Food for thought: How your next oily takeaway dinner really could help reduce toxic emissions


Food for thought: How your next oily takeaway dinner really could help reduce toxic emissions


Waste oil from fast food and takeaway meals could help the global shipping sector hit new emissions targets by switching to biofuels.

Sea freight is a major contributor to pollution.

Under the ‘International Convention for the Prevention of Pollution from Ships’, the International Maritime Organisation (IMO) is introducing new limits for sulphur oxides (SOx) emissions from shipping, according to a paper from the World Economic Forum (WEF).

The level of SOx emissions will have to fall to just 0.50pc mass per mass from 3.50pc mass per mass due to targets which come into effect next year

SOx is known to be harmful to human health. In addition, in the atmosphere, SOx can lead to acid rain. Reducing these emissions reduces air pollution and leads to a cleaner environment.

There are several ways in which the emissions can be reduced.

Switching to biofuels will be one of the options for ships in reducing emissions. This is where used cooking fats and oil comes in. They can be recycled used as biofuels – though no one has yet cracked the challenge of collecting waste oil on a large scale.

Biofuels, such as biodiesel and bio-methane, could help achieve reductions in CO2 emissions by as much as 80-90pc.

DHL has a partnership with GoodShipping Program, an organisation that promotes the use of biofuel in the sea freight sector. Under the scheme, people using DHL’s shipping division can select biofuels rather than fossil fuels when having their items shipped.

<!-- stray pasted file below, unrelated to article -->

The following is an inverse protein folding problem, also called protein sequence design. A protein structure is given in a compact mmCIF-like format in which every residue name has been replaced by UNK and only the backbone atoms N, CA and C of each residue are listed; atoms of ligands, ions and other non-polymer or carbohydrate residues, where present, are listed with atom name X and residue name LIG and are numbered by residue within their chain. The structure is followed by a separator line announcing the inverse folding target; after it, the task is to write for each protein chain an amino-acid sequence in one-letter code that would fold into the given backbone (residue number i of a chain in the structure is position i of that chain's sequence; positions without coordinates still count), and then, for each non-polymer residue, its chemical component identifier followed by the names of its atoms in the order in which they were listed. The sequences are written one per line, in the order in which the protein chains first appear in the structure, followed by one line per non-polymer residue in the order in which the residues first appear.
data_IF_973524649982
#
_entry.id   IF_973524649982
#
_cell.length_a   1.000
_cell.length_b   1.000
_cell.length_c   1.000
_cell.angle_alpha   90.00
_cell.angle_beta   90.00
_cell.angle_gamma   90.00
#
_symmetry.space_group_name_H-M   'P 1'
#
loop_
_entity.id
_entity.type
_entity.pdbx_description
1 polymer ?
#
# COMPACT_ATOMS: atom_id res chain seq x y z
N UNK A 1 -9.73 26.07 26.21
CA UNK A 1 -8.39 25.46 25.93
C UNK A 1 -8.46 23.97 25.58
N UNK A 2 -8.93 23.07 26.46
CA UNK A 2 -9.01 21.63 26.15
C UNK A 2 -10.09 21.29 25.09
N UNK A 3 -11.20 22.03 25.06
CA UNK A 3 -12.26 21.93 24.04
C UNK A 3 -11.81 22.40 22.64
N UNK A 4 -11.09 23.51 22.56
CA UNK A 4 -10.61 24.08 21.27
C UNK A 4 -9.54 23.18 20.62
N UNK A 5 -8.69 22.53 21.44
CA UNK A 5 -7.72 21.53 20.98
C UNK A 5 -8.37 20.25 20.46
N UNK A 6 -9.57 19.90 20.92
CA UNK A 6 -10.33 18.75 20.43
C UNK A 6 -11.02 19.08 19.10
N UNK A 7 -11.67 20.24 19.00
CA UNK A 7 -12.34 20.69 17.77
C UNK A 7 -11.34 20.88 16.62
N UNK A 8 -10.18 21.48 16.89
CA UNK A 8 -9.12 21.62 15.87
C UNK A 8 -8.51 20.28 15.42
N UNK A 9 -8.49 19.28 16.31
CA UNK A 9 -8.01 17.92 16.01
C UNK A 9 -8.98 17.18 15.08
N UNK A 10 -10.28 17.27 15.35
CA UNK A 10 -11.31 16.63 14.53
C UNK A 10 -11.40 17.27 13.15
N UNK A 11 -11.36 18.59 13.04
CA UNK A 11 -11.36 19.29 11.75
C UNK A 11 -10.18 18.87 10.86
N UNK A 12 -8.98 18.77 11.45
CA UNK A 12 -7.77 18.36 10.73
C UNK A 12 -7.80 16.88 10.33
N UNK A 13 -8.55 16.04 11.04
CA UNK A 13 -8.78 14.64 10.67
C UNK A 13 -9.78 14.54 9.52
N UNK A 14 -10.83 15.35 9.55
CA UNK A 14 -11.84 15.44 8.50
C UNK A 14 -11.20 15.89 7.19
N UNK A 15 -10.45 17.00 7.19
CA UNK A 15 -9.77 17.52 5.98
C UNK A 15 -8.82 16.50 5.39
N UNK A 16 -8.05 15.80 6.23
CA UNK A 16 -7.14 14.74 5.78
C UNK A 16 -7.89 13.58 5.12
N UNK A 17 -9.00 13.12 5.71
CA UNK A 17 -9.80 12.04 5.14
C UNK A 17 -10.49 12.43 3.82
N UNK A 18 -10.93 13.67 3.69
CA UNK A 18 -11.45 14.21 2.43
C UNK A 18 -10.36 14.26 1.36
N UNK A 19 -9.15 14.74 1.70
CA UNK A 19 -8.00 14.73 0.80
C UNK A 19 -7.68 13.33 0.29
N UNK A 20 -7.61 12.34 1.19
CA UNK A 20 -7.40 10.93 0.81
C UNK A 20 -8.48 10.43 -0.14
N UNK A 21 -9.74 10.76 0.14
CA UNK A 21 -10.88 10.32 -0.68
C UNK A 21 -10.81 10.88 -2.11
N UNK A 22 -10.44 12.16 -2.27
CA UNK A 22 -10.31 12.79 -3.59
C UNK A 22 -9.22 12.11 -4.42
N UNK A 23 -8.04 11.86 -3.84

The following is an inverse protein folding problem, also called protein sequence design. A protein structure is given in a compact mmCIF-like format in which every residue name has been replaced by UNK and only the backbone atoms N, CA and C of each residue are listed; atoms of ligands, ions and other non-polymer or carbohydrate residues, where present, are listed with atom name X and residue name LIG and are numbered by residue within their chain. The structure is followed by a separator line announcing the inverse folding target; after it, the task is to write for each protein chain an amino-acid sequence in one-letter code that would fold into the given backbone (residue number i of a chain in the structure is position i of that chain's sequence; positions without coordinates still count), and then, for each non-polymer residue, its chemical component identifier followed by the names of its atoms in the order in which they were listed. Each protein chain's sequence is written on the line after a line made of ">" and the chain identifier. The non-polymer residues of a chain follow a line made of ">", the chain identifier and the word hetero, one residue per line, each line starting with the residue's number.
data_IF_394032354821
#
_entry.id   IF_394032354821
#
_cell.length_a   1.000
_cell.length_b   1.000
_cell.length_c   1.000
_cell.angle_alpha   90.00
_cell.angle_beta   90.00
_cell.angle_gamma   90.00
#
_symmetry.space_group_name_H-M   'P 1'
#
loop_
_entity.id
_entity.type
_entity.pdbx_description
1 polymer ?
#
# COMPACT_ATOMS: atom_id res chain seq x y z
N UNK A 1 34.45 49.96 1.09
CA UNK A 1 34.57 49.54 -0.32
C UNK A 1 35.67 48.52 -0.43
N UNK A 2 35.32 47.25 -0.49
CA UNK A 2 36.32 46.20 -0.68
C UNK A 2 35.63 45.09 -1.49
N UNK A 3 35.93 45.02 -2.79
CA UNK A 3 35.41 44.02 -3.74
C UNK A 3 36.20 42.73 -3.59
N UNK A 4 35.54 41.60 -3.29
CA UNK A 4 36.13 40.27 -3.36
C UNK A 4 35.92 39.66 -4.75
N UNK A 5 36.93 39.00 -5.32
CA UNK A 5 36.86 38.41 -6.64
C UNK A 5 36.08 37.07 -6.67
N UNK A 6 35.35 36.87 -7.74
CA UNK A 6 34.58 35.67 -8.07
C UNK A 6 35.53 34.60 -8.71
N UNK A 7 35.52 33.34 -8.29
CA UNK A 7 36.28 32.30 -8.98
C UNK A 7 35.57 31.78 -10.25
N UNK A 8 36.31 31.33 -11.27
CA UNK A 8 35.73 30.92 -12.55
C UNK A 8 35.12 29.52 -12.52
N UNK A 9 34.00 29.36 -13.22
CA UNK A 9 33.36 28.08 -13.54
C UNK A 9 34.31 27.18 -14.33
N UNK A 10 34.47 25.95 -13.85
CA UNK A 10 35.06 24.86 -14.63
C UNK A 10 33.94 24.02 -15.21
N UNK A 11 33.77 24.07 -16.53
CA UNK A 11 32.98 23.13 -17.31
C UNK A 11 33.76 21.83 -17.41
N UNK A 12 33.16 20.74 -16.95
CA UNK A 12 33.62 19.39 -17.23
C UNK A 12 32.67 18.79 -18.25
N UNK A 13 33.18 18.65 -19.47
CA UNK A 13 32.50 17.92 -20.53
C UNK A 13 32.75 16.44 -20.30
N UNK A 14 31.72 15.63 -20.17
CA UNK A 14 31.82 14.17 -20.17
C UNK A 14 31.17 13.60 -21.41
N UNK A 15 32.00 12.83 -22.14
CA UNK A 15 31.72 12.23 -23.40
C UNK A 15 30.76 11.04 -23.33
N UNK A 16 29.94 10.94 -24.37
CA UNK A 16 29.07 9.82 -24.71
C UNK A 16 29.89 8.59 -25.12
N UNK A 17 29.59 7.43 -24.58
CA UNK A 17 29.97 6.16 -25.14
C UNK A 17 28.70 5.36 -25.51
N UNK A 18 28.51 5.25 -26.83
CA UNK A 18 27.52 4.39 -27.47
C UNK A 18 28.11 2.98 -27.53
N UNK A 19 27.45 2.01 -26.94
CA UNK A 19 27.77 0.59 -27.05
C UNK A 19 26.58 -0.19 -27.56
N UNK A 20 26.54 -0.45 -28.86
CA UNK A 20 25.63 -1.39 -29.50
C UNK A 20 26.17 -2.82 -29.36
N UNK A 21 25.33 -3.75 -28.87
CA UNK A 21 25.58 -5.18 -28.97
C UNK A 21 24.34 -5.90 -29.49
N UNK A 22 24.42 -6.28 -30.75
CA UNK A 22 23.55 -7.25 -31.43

However, there are a number of challenges facing biofuel before it can become a mainstream option for the shipping sector, according to the WEF.

The first is supply. Recycling oils and fats is a viable option for creating small amounts of biofuel, but the output volumes are dependent on supply.


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There is currently no robust, reliable infrastructure for the collection and processing of biofuels that can operate at large volumes. That’s despite the fact that disposing of cooking oil is a real headache for the food industry.

In addition, high volumes of biofuel would need to be guaranteed for shipping companies to invest in the necessary engine technology to make biofuel a safe, reliable option across their fleets.

Also, there is no existing global supply infrastructure for biofuel.

Other ways in which the reduction in SOx emissions can be met by shipping companies includes the use of fuel with a lower sulphur content, such as liquified natural gas, and the fitting of equipment in ships to filter exhaust fumes.

But reducing emissions in transport is a constant battle. Air travel also produces large volumes of harmful emissions and by 2020, emissions from the aviation industry are likely to be 70pc higher than they were in 2005.

Irish Independent


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